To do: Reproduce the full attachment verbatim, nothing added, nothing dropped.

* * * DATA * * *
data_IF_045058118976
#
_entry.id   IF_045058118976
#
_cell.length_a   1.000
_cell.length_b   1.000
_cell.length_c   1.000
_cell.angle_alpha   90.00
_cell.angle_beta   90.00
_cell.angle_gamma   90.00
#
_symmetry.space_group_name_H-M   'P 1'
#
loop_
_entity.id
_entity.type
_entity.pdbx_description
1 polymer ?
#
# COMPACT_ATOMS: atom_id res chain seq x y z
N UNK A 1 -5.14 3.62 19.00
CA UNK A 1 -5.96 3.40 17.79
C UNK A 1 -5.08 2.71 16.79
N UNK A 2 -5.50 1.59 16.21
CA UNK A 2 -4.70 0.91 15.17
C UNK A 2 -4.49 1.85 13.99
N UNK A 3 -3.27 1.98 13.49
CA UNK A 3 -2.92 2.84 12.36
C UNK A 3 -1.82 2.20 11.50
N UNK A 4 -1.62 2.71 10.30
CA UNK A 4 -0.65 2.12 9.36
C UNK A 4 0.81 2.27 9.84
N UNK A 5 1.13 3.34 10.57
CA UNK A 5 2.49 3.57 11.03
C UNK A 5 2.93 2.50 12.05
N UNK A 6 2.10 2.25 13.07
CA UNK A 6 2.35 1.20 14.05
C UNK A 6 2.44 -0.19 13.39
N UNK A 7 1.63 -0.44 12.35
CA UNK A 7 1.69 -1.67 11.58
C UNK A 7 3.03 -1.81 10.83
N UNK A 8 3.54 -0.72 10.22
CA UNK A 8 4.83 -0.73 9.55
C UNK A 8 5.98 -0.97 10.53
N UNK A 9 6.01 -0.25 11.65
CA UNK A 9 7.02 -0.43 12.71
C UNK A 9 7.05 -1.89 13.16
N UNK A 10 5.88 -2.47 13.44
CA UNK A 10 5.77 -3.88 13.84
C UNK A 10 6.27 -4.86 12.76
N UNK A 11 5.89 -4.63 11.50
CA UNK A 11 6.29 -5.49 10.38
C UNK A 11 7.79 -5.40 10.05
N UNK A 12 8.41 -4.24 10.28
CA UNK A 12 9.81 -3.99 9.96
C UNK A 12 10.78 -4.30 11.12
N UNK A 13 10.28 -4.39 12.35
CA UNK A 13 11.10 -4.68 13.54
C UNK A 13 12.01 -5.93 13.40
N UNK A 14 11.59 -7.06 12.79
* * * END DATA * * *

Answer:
data_IF_045058118976
#
_entry.id   IF_045058118976
#
_cell.length_a   1.000
_cell.length_b   1.000
_cell.length_c   1.000
_cell.angle_alpha   90.00
_cell.angle_beta   90.00
_cell.angle_gamma   90.00
#
_symmetry.space_group_name_H-M   'P 1'
#
loop_
_entity.id
_entity.type
_entity.pdbx_description
1 polymer ?
#
# COMPACT_ATOMS: atom_id res chain seq x y z
N UNK A 1 -5.14 3.62 19.00
CA UNK A 1 -5.96 3.40 17.79
C UNK A 1 -5.08 2.71 16.79
N UNK A 2 -5.50 1.59 16.21
CA UNK A 2 -4.70 0.91 15.17
C UNK A 2 -4.49 1.85 13.99
N UNK A 3 -3.27 1.98 13.49
CA UNK A 3 -2.92 2.84 12.36
C UNK A 3 -1.82 2.20 11.50
N UNK A 4 -1.62 2.71 10.30
CA UNK A 4 -0.65 2.12 9.36
C UNK A 4 0.81 2.27 9.84
N UNK A 5 1.13 3.34 10.57
CA UNK A 5 2.49 3.57 11.03
C UNK A 5 2.93 2.50 12.05
N UNK A 6 2.10 2.25 13.07
CA UNK A 6 2.35 1.20 14.05
C UNK A 6 2.44 -0.19 13.39
N UNK A 7 1.63 -0.44 12.35
CA UNK A 7 1.69 -1.67 11.58
C UNK A 7 3.03 -1.81 10.83
N UNK A 8 3.54 -0.72 10.22
CA UNK A 8 4.83 -0.73 9.55
C UNK A 8 5.98 -0.97 10.53
N UNK A 9 6.01 -0.25 11.65
CA UNK A 9 7.02 -0.43 12.71
C UNK A 9 7.05 -1.89 13.16
N UNK A 10 5.88 -2.47 13.44
CA UNK A 10 5.77 -3.88 13.84
C UNK A 10 6.27 -4.86 12.76
N UNK A 11 5.89 -4.63 11.50
CA UNK A 11 6.29 -5.49 10.38
C UNK A 11 7.79 -5.40 10.05
N UNK A 12 8.41 -4.24 10.28
CA UNK A 12 9.81 -3.99 9.96
C UNK A 12 10.78 -4.30 11.12
N UNK A 13 10.28 -4.39 12.35
CA UNK A 13 11.10 -4.68 13.54
C UNK A 13 12.01 -5.93 13.40
N UNK A 14 11.59 -7.06 12.79